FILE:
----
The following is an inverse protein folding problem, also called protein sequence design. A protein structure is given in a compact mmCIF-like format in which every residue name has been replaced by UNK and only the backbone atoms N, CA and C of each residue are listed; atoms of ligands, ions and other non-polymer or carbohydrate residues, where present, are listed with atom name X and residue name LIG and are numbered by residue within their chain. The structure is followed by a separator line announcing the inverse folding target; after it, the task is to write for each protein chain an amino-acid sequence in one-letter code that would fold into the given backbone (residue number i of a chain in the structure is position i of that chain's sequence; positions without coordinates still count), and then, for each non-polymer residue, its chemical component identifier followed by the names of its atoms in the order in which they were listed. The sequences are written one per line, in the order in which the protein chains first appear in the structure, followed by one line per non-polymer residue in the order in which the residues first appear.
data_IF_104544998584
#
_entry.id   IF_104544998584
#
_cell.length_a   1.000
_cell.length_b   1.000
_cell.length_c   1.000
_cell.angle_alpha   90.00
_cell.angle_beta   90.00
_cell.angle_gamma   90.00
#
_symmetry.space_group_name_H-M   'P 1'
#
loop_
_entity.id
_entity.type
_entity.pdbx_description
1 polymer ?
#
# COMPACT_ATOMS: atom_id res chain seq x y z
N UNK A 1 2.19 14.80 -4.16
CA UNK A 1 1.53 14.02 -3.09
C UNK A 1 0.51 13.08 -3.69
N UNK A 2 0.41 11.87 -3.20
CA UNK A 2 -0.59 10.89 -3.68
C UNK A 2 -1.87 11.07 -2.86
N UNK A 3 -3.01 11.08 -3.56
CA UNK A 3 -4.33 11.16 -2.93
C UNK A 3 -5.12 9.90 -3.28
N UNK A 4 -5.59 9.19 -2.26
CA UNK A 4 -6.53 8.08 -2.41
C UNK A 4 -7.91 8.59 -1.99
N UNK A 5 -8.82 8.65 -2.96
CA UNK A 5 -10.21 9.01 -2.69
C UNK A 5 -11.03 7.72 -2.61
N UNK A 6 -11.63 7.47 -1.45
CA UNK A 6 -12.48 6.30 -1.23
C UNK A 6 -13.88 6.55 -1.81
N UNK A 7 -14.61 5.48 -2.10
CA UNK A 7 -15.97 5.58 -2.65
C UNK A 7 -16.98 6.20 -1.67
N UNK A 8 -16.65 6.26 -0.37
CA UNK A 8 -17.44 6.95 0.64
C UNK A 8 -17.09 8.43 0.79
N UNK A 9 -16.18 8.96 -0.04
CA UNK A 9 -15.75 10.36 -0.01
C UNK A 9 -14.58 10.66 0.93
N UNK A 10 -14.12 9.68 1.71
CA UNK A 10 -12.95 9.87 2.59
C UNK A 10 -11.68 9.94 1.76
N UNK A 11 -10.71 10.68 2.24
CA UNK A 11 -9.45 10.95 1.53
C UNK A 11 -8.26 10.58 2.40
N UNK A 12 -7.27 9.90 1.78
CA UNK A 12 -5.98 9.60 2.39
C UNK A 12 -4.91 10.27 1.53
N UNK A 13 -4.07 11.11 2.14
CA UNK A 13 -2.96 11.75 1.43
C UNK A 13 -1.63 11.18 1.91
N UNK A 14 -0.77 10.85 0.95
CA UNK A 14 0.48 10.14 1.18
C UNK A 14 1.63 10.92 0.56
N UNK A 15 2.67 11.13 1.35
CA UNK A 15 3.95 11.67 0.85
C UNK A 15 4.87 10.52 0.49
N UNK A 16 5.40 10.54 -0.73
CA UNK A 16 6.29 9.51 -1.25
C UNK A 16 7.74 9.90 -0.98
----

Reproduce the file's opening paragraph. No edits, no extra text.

The following is an inverse protein folding problem, also called protein sequence design. A protein structure is given in a compact mmCIF-like format in which every residue name has been replaced by UNK and only the backbone atoms N, CA and C of each residue are listed; atoms of ligands, ions and other non-polymer or carbohydrate residues, where present, are listed with atom name X and residue name LIG and are numbered by residue within their chain. The structure is followed by a separator line announcing the inverse folding target; after it, the task is to write for each protein chain an amino-acid sequence in one-letter code that would fold into the given backbone (residue number i of a chain in the structure is position i of that chain's sequence; positions without coordinates still count), and then, for each non-polymer residue, its chemical component identifier followed by the names of its atoms in the order in which they were listed. The sequences are written one per line, in the order in which the protein chains first appear in the structure, followed by one line per non-polymer residue in the order in which the residues first appear.